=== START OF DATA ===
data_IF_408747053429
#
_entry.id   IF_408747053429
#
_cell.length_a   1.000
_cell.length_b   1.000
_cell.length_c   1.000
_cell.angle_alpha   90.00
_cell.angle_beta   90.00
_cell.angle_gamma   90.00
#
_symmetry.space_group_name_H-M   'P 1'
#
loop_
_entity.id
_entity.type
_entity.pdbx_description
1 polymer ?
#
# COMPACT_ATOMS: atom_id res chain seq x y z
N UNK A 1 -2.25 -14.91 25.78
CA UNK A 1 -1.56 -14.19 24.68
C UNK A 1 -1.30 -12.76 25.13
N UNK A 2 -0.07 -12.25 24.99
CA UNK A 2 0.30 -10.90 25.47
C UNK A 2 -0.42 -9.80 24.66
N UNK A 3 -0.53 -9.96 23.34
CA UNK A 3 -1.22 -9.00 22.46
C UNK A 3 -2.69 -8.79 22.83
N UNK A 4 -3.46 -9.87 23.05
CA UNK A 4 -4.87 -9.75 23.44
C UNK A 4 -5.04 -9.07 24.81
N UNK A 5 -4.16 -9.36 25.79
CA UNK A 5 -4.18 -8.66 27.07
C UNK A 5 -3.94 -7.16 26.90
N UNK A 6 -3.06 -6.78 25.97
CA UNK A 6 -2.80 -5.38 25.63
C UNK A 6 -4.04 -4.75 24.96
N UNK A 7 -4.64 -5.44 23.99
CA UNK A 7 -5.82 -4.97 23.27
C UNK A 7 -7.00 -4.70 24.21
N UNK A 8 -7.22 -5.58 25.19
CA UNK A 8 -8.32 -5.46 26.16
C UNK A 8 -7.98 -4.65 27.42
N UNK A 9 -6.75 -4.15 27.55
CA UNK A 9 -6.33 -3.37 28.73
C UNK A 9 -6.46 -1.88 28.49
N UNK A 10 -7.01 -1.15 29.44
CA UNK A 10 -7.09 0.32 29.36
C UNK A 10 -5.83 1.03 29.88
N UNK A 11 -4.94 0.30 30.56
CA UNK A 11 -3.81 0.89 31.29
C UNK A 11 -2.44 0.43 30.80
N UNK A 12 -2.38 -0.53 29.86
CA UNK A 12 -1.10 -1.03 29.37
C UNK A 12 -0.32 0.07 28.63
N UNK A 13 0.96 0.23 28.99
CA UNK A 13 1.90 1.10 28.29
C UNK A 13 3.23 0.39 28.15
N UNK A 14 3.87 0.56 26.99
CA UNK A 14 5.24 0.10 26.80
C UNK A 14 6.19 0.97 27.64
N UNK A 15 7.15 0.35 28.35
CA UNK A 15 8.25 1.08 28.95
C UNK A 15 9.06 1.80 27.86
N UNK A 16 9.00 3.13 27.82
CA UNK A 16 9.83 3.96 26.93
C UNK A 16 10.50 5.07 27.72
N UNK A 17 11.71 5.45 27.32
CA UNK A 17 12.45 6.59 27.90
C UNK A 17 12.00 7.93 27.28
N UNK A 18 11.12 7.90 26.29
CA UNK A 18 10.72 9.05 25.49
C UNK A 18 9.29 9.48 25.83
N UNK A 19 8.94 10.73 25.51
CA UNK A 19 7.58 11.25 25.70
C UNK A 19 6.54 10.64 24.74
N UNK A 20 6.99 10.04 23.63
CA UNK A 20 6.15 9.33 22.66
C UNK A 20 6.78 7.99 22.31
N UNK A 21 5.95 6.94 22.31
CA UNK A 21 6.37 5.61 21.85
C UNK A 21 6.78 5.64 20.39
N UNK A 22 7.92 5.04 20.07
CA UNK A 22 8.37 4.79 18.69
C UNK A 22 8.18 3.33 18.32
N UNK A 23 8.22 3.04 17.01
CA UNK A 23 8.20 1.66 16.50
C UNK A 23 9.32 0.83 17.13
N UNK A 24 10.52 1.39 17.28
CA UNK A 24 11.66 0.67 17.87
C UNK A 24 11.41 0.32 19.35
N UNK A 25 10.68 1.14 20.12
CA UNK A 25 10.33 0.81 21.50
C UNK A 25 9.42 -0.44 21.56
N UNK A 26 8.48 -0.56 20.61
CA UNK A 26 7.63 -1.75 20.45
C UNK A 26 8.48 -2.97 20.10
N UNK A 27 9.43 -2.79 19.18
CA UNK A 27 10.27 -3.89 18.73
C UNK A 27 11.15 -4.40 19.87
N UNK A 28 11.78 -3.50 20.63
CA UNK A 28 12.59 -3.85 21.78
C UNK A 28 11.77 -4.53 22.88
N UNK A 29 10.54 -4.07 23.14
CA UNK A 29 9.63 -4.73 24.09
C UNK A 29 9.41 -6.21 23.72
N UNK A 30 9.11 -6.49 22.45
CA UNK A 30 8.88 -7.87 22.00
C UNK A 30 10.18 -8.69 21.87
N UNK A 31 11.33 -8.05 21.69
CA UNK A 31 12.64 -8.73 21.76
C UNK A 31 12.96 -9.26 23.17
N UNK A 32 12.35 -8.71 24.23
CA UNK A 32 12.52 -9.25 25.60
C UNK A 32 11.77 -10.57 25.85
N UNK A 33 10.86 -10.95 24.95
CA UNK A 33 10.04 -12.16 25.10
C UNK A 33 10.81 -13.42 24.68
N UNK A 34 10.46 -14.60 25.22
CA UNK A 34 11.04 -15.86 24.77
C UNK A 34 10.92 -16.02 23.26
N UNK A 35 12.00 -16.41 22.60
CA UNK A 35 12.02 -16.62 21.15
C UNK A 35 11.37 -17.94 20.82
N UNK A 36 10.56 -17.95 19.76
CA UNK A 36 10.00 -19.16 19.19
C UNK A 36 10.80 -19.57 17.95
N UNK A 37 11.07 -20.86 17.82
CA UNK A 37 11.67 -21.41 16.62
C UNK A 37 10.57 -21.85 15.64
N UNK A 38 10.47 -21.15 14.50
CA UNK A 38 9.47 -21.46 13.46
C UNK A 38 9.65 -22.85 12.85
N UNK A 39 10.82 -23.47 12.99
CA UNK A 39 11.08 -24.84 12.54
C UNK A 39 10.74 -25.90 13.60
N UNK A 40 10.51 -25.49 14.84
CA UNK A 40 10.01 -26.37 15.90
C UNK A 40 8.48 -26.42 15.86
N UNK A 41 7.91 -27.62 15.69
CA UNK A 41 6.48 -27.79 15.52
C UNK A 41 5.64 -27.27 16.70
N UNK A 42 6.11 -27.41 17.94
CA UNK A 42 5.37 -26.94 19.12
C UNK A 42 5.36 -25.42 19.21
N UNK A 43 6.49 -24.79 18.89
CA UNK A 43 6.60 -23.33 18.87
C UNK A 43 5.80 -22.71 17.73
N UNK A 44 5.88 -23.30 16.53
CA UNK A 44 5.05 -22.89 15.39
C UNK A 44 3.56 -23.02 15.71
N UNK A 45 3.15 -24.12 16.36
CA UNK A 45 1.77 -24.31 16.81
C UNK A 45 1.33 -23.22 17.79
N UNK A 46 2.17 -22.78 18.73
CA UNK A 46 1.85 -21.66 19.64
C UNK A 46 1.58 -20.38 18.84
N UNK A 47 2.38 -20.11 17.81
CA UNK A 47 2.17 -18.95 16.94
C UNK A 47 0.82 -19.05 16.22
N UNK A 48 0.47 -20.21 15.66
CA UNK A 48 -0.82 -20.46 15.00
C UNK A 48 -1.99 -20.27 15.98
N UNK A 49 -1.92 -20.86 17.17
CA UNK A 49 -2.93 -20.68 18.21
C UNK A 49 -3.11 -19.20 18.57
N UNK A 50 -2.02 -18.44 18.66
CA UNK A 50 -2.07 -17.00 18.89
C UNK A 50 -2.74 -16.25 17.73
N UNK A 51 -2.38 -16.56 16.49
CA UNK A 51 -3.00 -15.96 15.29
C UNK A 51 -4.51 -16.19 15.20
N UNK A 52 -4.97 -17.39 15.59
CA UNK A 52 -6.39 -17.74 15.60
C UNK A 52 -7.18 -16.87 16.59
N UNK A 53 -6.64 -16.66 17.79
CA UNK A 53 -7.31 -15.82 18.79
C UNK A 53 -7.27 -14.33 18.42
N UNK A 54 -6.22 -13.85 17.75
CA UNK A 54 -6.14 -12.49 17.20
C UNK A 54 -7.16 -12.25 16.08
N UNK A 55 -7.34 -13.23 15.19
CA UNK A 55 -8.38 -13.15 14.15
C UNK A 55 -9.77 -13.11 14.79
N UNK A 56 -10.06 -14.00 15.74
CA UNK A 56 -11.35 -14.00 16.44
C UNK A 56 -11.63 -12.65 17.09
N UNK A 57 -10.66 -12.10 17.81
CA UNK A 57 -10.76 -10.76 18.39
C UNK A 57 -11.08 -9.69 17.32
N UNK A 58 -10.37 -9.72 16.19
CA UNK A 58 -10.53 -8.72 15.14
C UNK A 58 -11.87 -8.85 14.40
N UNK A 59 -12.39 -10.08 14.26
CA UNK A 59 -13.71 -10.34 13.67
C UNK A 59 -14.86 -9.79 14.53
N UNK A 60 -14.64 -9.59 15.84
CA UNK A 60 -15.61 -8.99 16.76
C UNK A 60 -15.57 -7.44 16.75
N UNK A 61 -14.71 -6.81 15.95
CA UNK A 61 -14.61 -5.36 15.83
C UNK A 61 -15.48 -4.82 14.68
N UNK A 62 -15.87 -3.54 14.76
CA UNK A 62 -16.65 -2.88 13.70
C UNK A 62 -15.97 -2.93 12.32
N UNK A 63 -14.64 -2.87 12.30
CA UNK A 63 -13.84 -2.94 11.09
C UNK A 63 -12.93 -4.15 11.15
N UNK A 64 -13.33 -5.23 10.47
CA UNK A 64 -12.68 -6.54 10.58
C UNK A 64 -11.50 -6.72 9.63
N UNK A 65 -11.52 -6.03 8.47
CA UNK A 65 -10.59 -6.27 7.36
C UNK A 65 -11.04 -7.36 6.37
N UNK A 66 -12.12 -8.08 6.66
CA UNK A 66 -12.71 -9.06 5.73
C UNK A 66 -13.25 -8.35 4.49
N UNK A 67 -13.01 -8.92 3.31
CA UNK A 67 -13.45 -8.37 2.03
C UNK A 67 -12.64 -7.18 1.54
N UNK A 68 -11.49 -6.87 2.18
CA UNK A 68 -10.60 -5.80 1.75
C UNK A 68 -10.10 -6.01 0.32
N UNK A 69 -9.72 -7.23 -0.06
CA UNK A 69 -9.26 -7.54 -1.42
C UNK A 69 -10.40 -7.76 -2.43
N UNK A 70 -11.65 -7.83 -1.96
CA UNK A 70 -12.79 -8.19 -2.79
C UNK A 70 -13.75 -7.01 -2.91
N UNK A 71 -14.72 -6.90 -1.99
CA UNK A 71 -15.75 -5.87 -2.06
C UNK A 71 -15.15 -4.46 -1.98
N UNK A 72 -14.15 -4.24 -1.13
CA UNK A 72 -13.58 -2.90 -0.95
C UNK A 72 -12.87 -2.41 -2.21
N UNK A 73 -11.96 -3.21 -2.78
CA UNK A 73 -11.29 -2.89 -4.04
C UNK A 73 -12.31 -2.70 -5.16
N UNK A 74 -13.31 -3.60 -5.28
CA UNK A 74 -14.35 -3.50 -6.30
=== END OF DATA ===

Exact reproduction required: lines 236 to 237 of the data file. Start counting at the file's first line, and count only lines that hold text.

C UNK A 72 -12.87 -2.41 -2.21
N UNK A 73 -11.96 -3.21 -2.78